Red Market plans to join regulated market now to drive substantive change in the long term

After First Nations were excluded from the development of the Cannabis Act, Day says Red Market will be a platform for Indigenous operators to ensure their voices are heard by Canadian officials, and to help communities unlock “dormant” capital by bringing them over to the federally regulated industry.

Currently, many cannabis businesses operate in First Nations according to their own law, but aren’t able to access banks or other key services available to regulated firms.

Day says that while Indigenous operators have every right to assert sovereignty over their businesses, it would take years of work to reform Canada’s laws to incorporate First Nations, and many economic opportunities would go untapped in that time.

'Let's talk economic reconciliation and cannabis', says Red Market Brand co-founder - Chirstian Sinclair

Onekanew (Chief) Christian Sinclair (second from right) opening the first provincially regulated store on First Nations land in 2018. Cannabis retail has since brought in significant revenue and created thousands of jobs. Photo via Meta Growth

“We don’t have to prove our rights to anybody,” Day tells Mugglehead in a phone interview. “Our rights are in the land. Our rights are are in our governance systems and our rights are within the culture and context of community. So our rights are very clearly understood.”

“Where the rub comes in here is our rights are recognized within the current context of federal legislation.”

It’s not until those guideposts and amendments are there to recognize First Nation laws that other parts of the mainstream economy, like lab testing and seed banks, will be available. Transactions surrounding First Nations cannabis products won’t be recognized because the legislation doesn’t recognize it, Day says, adding that government won’t be ready for any of those changes for another three to five years.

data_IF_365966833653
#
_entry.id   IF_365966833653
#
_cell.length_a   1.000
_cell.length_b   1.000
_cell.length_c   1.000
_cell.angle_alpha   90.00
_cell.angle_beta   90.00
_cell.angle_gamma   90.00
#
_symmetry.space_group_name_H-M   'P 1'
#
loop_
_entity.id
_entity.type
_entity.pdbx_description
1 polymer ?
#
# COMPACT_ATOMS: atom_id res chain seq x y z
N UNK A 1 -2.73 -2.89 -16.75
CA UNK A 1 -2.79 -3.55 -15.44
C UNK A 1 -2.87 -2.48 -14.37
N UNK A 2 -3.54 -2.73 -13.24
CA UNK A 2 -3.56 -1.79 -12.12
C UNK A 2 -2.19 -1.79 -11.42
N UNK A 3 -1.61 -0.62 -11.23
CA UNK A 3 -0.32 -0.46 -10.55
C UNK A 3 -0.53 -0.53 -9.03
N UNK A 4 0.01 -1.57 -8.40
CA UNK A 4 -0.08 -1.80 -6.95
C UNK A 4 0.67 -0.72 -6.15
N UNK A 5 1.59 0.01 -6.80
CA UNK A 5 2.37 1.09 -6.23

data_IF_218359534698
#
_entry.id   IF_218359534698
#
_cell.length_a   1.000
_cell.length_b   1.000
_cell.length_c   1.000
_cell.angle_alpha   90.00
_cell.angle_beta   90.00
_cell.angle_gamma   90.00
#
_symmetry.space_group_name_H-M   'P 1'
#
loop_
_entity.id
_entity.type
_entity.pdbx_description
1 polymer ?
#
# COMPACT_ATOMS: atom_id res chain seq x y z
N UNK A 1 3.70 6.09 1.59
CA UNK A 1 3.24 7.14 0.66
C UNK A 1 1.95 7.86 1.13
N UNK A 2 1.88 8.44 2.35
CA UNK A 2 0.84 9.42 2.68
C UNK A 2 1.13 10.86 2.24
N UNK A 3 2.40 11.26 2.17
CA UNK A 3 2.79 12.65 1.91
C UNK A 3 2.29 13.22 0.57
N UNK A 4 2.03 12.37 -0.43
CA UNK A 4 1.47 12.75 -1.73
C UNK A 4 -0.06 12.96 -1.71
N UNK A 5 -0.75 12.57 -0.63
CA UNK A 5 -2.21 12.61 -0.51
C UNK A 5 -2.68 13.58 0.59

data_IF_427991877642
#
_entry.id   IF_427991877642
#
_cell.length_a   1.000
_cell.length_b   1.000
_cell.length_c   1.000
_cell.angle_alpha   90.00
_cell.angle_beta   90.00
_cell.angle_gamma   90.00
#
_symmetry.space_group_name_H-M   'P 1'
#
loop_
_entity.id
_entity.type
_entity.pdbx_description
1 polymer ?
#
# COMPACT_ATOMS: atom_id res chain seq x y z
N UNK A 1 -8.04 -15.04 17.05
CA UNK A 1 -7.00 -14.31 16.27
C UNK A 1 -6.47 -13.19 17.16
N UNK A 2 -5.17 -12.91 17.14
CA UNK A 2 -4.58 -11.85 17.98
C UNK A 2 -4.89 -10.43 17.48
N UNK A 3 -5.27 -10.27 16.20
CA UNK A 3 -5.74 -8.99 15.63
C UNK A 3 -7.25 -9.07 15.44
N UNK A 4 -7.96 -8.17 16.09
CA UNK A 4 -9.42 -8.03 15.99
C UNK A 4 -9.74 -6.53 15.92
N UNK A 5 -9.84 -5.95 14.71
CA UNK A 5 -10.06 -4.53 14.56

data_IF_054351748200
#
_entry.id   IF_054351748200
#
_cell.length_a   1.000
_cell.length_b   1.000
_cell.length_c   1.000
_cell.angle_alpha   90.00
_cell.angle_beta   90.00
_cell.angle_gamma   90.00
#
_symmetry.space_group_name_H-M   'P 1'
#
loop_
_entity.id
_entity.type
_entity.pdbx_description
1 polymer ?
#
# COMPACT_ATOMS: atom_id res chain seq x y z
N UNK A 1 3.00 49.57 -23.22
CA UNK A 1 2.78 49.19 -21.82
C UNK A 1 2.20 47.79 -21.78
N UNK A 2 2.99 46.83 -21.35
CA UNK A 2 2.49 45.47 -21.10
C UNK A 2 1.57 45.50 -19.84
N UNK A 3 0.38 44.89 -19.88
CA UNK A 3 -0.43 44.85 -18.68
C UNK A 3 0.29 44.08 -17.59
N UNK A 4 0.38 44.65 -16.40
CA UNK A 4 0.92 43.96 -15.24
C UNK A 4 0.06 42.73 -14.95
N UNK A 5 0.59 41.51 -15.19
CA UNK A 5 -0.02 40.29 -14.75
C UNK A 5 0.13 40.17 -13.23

He calls it a “black eye” on the Trudeau government because First Nations now have to work extra hard to fit into and build relationships in a system that wasn’t designed to accommodate them.

Day plans to make these issues heard at this year’s mandated three-year legislative review of the Cannabis Act, but with Covid and a likely federal election he doesn’t expect any meaningful changes coming soon.

So what’s the conversation around reconciliation and cannabis in the short term?

Day says he’s giving 25 per cent of his profits at Red Brand to go into a sovereign wealth fund, which is a way to give back but also target where those types of investments are needed.

“Right now, what we’re not seeing is the cannabis industry benefactors giving back in a structured way,” he explains.

“We’re not seeing the checklist of being able to indemnify, to be able to securitize and to be able to unlock that dormant capital that exists in the unregulated cannabis industry. So what we’re doing is saying, ‘Let’s build those processes on the platform of the red market brand, so that way we’re 100 per cent legal, we’re 100 per cent regulated, but we’re building on the benefit of First Nation economic rights.”